BH: Apart from photography, do you have interest in other creative activities?

Josh: When I was younger, I enjoyed drawing, but I really haven’t done that for many years.  I’ve always been very interested in most forms of art, especially photography and painting.

BH: How has nature and photography played part in shaping the person you are today?

Josh: Photography has become one of the key ways in which I experience the world.  I’m a very visual person, and whether or not I have my camera with me, I’m always framing images in my mind.  Photography has afforded me the luxury of never being bored.  I’m quite lucky in that I’m an early riser, I love the outdoors, and I’m fascinated and amazed by nature.  Being an early bird is a huge advantage in allowing me to experience and photograph beautiful early morning light.  Early morning’s are also incredibly peaceful. If you are in a popular tourist area, early mornings have the added benefit in terms of being infinitely less crowded than afternoons.  If our family is on vacation, I am typically up hours before anyone else, and I will find something new and interesting to photograph.

BH: You’ve been a photographer for almost 40 years.  Since then, photography has seen seismic shifts in terms of technology, from film to digital, then in terms of digital quality, and in terms of photo editing.  What are your favorite pieces of equipment for photography?  (For instance, I know you are a big fan of HDR photography)

Josh: While I enjoyed my film and darkroom days, I feel significantly more creative control in the age of digital photography.  I shoot with a Canon digital SLR camera (I recently upgraded to a newer model) with a few lenses and filters.  For the vast majority of my nature and landscape photographs, I use a tripod and an external shutter release.  I use an assortment of post-processing software. For my HDR (high dynamic range) images, I use Photomatix Pro software.  Additionally, for editing my photographs I regularly use Adobe Photoshop as well as OnOne software.  Ansel Adam’s darkroom tools such as “dodging” and “burning” and manipulating contrast are now much easier using software and digital images.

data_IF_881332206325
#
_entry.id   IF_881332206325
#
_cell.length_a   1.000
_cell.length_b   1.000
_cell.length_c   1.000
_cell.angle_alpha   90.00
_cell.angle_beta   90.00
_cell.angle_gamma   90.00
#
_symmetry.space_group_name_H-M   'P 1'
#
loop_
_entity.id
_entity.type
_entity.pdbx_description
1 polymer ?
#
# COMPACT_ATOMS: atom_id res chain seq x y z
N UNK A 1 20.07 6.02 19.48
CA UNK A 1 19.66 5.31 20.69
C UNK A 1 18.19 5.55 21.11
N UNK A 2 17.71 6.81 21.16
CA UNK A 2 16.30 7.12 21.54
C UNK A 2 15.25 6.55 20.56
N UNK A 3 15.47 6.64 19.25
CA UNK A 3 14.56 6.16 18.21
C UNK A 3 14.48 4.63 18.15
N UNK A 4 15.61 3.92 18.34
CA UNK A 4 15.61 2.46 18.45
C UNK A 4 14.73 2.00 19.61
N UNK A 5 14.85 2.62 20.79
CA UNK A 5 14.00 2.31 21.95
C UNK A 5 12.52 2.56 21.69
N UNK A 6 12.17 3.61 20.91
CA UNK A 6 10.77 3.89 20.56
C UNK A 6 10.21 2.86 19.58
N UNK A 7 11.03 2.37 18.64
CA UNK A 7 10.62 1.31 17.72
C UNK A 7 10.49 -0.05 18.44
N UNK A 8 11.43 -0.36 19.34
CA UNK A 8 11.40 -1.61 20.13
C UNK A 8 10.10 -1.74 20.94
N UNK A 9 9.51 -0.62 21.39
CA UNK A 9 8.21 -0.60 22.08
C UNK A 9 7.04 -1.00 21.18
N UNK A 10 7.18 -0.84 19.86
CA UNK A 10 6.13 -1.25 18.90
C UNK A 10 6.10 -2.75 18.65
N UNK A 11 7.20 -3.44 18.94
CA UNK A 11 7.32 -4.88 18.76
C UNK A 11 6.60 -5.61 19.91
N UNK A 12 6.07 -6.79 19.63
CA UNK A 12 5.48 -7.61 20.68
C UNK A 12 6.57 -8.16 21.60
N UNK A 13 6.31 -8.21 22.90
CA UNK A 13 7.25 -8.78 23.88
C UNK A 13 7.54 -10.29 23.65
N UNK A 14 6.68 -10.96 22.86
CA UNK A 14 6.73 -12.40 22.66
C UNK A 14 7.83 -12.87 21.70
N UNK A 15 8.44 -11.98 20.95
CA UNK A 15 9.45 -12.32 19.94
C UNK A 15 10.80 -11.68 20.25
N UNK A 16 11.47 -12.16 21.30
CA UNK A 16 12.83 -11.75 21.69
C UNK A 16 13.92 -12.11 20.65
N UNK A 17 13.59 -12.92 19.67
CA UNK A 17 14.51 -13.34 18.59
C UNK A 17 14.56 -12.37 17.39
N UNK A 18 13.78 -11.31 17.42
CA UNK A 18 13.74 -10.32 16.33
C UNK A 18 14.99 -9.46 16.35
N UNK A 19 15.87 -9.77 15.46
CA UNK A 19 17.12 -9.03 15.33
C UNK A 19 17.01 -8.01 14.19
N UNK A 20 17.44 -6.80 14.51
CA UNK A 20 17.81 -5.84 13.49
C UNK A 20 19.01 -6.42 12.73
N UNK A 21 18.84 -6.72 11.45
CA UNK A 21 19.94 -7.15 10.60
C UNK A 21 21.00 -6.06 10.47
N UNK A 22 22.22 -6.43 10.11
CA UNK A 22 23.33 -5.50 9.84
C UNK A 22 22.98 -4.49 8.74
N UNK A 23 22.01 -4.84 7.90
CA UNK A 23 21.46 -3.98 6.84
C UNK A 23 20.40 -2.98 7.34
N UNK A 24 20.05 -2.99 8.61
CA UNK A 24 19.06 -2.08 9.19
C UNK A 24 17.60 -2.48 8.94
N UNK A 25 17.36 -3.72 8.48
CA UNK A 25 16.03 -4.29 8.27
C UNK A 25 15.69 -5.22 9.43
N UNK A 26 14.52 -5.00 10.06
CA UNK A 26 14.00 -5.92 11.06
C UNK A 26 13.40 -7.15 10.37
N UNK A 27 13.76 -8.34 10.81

BH: Is there somewhere you’ve promised yourself you’ll visit to photograph?

Josh: I’m a big fan of our National Parks, and I would love to photograph as many of them as possible, hopefully in a variety of different seasons.  Its been over 30 years since I’ve seen the Grand Canyon, Bryce and Zion National Parks, so I’d like love go back and photograph each of them, as well as Glacier, Rocky Mountain and Canyonlands.  I would also love to see and photograph many parts of Europe and Asia.  I’ve seen photos of China’s Yellow Mountains, which seem incredibly beautiful.  Cynthia and I honeymooned in Greece.  At some point, I would love to go back and photograph Santorini.  The truth is, wherever I go, there is invariably something that catches my eye.

To shop Josh Friedman's artwork, visit his Etsy shop:  https://www.etsy.com/shop/JoshFriedmanPhoto

You can also view his photographs and read a bit about his photography ventures on his blog:  https://joshfriedmanphotography.blogspot.com